Editorial: Allow Chickens In Carolina Beach

By / Editorials / Wednesday, 15 June 2016 04:00

Managing Editor

A resident has requested the Town of Carolina Beach amend the code of ordinances to permit keeping of chickens on residential properties.
James R. Wind of Birmingham Avenue recently submitted a request for an amendment to, "Allow people to chickens as useful pets. (As well as other small fowl)."
Seems easy enough. I've known people on this Island over the years (and currently) that keep chickens as pets and enjoy the benefit of fresh eggs for breakfast.
I have family and friends elsewhere in North Carolina that have chickens that walk around the yard out in the country.
As with any animal, they require attention including health, sanitation and a safe, warm place to sleep. Chicken coop insulated with an interior light.
However, some citizens have complained to the Town about others keeping chickens on their property.
Assistant Town Manager Ed Parvin recently informed Council members of Mr. Wind's request. He explained, "As you may be aware we historically have not allowed chickens in Carolina Beach. Staff has received a handful of complaints over the past year in regards to chickens being kept as pets. Neighbors have cited concerns with noise and sanitation. After receiving complaints Mark has met with the various chicken owners. One of the owners decided to file for a text amendment to allow chickens. Although the owners with chickens are running “afowl” of the law we have put enforcement on hold while the “chicken amendment” is being processed. The applicant states chickens are useful pets that accommodate the growing trend of sustainable living. The chickens make good pets, quite (excluding roosters), produce food, and very docile around everyone. On the complainant’s side they contend that chickens lower their property value, increase risks for salmonella infections and result in an overall reduction in sanitation."
Parvin said it's a common issue that comes up in other communities so there is a wealth of information to research and provide recommendations to Council prior to a decision.
That won't likely come before the Town's Planning and Zoning Commission until August.
The City of Wilmington allows chickens to be kept as long as the property is at least 20,000 square feet along with other requirements such as distance from neighboring properties and structures.
New Hanover County, outside of municipal limits, has no ordinance governing chickens. They only react to health and sanitation issues as well as animal cruelty cases.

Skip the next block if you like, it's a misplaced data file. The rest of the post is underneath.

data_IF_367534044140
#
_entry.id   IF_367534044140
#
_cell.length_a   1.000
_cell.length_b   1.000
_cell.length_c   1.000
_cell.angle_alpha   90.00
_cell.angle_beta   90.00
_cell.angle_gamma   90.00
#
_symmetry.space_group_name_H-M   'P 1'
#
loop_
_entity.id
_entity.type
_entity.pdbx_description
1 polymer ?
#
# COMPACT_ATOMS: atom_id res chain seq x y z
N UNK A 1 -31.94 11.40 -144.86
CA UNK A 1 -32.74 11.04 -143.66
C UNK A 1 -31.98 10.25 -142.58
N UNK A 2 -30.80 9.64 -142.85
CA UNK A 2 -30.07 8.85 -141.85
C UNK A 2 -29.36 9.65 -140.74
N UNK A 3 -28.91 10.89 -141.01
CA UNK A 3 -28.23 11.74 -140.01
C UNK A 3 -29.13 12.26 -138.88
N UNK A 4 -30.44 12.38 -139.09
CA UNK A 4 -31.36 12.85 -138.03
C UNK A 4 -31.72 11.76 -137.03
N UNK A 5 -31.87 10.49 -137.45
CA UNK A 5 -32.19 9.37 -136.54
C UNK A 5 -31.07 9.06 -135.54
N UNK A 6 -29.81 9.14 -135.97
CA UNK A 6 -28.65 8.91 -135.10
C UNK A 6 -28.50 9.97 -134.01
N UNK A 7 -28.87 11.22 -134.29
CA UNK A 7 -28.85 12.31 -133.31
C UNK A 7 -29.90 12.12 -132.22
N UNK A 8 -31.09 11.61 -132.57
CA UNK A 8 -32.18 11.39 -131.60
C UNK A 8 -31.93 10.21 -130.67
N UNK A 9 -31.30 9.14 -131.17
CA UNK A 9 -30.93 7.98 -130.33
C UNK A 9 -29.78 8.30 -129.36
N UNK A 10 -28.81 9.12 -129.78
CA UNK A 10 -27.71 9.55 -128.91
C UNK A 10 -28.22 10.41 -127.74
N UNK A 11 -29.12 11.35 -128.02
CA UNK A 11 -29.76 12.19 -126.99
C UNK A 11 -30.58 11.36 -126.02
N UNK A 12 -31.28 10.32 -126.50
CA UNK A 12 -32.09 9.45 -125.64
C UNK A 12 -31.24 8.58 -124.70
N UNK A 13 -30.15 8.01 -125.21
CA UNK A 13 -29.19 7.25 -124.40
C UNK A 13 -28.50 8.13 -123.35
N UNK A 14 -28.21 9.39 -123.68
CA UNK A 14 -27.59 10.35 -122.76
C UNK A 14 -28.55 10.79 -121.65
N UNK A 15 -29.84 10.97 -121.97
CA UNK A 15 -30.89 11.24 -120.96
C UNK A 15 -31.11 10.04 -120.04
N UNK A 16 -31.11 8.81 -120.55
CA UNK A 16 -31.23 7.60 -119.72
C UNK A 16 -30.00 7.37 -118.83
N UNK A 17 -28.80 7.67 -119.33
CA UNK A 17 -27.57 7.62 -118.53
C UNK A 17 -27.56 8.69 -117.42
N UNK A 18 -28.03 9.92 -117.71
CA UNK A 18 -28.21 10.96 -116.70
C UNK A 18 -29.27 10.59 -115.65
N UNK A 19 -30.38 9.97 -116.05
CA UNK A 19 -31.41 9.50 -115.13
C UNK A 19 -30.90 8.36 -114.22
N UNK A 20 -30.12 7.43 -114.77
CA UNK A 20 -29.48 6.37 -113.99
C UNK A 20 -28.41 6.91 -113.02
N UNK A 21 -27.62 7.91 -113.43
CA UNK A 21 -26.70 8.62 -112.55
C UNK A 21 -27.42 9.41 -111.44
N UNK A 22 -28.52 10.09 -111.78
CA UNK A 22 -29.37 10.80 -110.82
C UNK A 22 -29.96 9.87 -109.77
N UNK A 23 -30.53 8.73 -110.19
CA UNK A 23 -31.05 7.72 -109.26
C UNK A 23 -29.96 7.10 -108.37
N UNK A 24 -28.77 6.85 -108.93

Are they safe? Do they reduce property values?
If limited to a reasonable number based on the size of the land, they're no more of a noise issue than a couple of dogs that bark constantly at night keeping the neighbors up.
As for sanitation, once again, it's no different than raising rabbits or pigeons. Reasonable limits control such situations.
On the topic of salmonella, it's just as possible for a kid to get a salmonella infection after handling that little turtle he found crossing the back yard or picking up basically any amphibian.
Tree frogs, toads, lizards or a friends pet iguana.
As for odor impacting an adjacent property, that's already controlled in the code of ordinances as a nuisance or sanitation issue.
As for keeping fowl in a general sense, we're surrounded by them 365 days a year.
Pelicans, turkey vultures, vultures, hawks, falcons, seagulls, crows, and the list goes on and on.
Are chickens noisy? Roosters don't just crow at sunrise, they do it anytime day or night and it's loud! Hens only do it after laying an egg or if they are threatened. Not as loud as the rooster crow.
Perhaps allowing hens but not roosters should be considered. And no, you don't need a rooster and hens to produce eggs unless you want the eggs to be fertilized to make more chickens.
And since you can buy baby chickens for around $5, why bother with a rooster?
According to mypetchicken.com, keeping chickens is easier than owning a dog. Check on them daily for eggs and closing the coop.
Fill their feed and water containers as needed. Change their bedding and remove the waste on a monthly basis (Use the waste as fertilizer). And thoroughly clean the coop twice a year for deep cleaning.
Chickens are also social birds, so having more than one is a good idea.
In our small town where lots are typically 50' x 100' in size, a good limit is likely 5 chickens. For comparison, I know people on this Island that have four or five dogs.
The Town of Cary, NC, permits property owners to keep chickens in certain zoning districts subject to some reasonable requirements. While both Town's are different geographically speaking, something could be learned from how they arrived at those regulations.
For example, no roosters and you have to keep them in a coop at night and they can't roam around the yard freely. They have to be kept in a pen.
The City of Charlotte, NC, regulates keeping chickens through a permit process of around $40 with an inspection of the site.
Of course, if you live in a neighborhood or condo building with a Homeowners Association, it's almost guaranteed the regulations prohibit keeping chickens and other livestock.
Personally, I wouldn't own chickens only because I've got enough to do on daily basis and wouldn't want the additional responsibility. If I want really fresh eggs, I head to the farmer's market or the Veggie Waggon in Carolina Beach.
The Carolina Beach Town Council should take notes from other communities that permit residents to keep chickens as pets.
Set some reasonable rules, boundaries and limitations and if it doesn't work out, adjust or ban it altogether.


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